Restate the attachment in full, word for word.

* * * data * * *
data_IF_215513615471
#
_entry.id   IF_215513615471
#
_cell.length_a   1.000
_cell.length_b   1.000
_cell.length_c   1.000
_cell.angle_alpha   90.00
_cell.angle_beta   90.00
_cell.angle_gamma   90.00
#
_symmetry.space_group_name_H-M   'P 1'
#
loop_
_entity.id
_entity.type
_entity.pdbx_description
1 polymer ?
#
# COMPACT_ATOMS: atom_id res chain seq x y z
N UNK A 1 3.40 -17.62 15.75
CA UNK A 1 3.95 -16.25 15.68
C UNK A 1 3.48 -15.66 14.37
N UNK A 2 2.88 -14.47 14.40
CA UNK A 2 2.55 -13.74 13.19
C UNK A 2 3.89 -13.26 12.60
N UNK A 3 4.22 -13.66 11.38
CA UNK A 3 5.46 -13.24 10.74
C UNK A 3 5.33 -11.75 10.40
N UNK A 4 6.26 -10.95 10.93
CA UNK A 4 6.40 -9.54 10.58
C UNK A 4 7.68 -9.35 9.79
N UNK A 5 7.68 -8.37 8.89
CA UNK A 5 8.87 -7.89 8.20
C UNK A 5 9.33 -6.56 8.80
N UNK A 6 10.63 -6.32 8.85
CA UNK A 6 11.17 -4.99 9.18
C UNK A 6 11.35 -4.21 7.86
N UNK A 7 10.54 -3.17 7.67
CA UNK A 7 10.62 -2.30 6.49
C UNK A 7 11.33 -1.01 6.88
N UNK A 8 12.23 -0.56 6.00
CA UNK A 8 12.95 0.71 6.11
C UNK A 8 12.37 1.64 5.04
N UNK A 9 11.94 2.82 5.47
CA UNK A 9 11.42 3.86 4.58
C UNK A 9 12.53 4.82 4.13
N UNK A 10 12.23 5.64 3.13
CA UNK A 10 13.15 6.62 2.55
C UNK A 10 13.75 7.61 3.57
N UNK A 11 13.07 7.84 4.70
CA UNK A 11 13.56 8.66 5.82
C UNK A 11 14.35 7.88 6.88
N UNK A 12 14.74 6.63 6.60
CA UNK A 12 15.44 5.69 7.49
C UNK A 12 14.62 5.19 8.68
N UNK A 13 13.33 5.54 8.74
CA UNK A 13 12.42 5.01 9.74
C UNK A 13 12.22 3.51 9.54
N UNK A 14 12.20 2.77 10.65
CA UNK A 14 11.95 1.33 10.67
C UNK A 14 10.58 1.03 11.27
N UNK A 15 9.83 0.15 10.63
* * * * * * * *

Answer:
data_IF_215513615471
#
_entry.id   IF_215513615471
#
_cell.length_a   1.000
_cell.length_b   1.000
_cell.length_c   1.000
_cell.angle_alpha   90.00
_cell.angle_beta   90.00
_cell.angle_gamma   90.00
#
_symmetry.space_group_name_H-M   'P 1'
#
loop_
_entity.id
_entity.type
_entity.pdbx_description
1 polymer ?
#
# COMPACT_ATOMS: atom_id res chain seq x y z
N UNK A 1 3.40 -17.62 15.75
CA UNK A 1 3.95 -16.25 15.68
C UNK A 1 3.48 -15.66 14.37
N UNK A 2 2.88 -14.47 14.40
CA UNK A 2 2.55 -13.74 13.19
C UNK A 2 3.89 -13.26 12.60
N UNK A 3 4.22 -13.66 11.38
CA UNK A 3 5.46 -13.24 10.74
C UNK A 3 5.33 -11.75 10.40
N UNK A 4 6.26 -10.95 10.93
CA UNK A 4 6.40 -9.54 10.58
C UNK A 4 7.68 -9.35 9.79
N UNK A 5 7.68 -8.37 8.89
CA UNK A 5 8.87 -7.89 8.20
C UNK A 5 9.33 -6.56 8.80
N UNK A 6 10.63 -6.32 8.85
CA UNK A 6 11.17 -4.99 9.18
C UNK A 6 11.35 -4.21 7.86
N UNK A 7 10.54 -3.17 7.67
CA UNK A 7 10.62 -2.30 6.49
C UNK A 7 11.33 -1.01 6.88
N UNK A 8 12.23 -0.56 6.00
CA UNK A 8 12.95 0.71 6.11
C UNK A 8 12.37 1.64 5.04
N UNK A 9 11.94 2.82 5.47
CA UNK A 9 11.42 3.86 4.58
C UNK A 9 12.53 4.82 4.13
N UNK A 10 12.23 5.64 3.13
CA UNK A 10 13.15 6.62 2.55
C UNK A 10 13.75 7.61 3.57
N UNK A 11 13.07 7.84 4.70
CA UNK A 11 13.56 8.66 5.82
C UNK A 11 14.35 7.88 6.88
N UNK A 12 14.74 6.63 6.60
CA UNK A 12 15.44 5.69 7.49
C UNK A 12 14.62 5.19 8.68
N UNK A 13 13.33 5.54 8.74
CA UNK A 13 12.42 5.01 9.74
C UNK A 13 12.22 3.51 9.54
N UNK A 14 12.20 2.77 10.65
CA UNK A 14 11.95 1.33 10.67
C UNK A 14 10.58 1.03 11.27
N UNK A 15 9.83 0.15 10.63